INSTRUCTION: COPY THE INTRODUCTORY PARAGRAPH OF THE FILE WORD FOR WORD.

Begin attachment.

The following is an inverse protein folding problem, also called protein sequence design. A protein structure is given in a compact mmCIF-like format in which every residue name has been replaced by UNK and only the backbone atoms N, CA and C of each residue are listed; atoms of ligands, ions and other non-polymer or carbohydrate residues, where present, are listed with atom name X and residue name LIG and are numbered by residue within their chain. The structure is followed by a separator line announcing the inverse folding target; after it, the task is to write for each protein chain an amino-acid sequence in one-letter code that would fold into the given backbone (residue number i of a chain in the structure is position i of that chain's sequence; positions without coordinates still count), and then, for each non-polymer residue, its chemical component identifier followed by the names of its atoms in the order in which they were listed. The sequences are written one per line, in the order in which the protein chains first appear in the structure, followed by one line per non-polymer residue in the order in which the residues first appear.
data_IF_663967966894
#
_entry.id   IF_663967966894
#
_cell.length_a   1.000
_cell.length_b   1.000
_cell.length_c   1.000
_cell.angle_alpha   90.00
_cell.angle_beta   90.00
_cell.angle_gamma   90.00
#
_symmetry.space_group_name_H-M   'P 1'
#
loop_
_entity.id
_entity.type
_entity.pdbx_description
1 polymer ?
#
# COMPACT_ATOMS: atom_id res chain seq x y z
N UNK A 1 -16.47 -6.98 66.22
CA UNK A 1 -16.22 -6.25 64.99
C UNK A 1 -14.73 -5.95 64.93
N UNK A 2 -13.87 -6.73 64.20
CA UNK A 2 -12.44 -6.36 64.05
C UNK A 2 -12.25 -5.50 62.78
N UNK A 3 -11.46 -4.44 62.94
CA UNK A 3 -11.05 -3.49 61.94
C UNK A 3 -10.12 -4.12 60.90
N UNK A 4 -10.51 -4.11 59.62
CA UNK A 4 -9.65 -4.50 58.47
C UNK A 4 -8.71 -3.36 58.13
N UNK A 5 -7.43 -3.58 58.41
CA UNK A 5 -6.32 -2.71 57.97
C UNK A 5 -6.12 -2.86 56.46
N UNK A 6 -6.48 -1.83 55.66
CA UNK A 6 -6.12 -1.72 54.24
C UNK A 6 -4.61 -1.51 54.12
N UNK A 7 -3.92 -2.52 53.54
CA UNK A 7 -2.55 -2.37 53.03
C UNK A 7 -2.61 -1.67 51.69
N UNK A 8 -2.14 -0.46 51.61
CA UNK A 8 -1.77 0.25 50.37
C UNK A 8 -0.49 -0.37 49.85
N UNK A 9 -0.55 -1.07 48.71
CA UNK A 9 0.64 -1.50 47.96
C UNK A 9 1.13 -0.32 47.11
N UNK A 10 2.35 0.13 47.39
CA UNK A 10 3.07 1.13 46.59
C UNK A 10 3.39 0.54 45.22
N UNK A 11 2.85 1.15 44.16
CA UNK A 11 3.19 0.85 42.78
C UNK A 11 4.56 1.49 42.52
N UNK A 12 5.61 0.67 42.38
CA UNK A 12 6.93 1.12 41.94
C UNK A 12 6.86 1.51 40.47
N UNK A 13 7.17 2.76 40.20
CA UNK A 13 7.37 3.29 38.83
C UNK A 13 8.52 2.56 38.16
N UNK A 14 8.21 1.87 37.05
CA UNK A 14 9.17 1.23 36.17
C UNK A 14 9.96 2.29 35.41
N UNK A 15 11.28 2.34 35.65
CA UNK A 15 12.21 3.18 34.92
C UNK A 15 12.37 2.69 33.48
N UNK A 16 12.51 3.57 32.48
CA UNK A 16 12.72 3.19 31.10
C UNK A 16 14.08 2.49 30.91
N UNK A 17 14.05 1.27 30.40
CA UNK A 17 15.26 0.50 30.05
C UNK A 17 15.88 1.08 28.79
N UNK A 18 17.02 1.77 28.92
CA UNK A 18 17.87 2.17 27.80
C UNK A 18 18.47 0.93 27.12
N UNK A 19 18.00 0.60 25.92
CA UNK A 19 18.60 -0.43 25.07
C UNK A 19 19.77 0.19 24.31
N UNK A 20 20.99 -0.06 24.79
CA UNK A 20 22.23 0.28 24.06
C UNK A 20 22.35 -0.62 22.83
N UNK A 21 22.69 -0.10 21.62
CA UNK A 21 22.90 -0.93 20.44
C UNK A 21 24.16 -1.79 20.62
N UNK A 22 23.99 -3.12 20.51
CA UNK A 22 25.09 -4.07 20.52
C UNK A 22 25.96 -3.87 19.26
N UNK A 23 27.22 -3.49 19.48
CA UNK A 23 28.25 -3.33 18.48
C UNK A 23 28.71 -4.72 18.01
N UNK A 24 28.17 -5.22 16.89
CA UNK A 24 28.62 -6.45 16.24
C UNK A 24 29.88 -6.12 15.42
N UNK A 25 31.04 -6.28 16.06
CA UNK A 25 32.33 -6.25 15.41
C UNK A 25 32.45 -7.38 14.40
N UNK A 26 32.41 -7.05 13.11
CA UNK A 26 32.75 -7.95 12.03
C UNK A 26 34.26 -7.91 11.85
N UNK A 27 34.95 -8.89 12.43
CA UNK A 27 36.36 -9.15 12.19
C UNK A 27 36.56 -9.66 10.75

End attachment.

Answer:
The following is an inverse protein folding problem, also called protein sequence design. A protein structure is given in a compact mmCIF-like format in which every residue name has been replaced by UNK and only the backbone atoms N, CA and C of each residue are listed; atoms of ligands, ions and other non-polymer or carbohydrate residues, where present, are listed with atom name X and residue name LIG and are numbered by residue within their chain. The structure is followed by a separator line announcing the inverse folding target; after it, the task is to write for each protein chain an amino-acid sequence in one-letter code that would fold into the given backbone (residue number i of a chain in the structure is position i of that chain's sequence; positions without coordinates still count), and then, for each non-polymer residue, its chemical component identifier followed by the names of its atoms in the order in which they were listed. The sequences are written one per line, in the order in which the protein chains first appear in the structure, followed by one line per non-polymer residue in the order in which the residues first appear.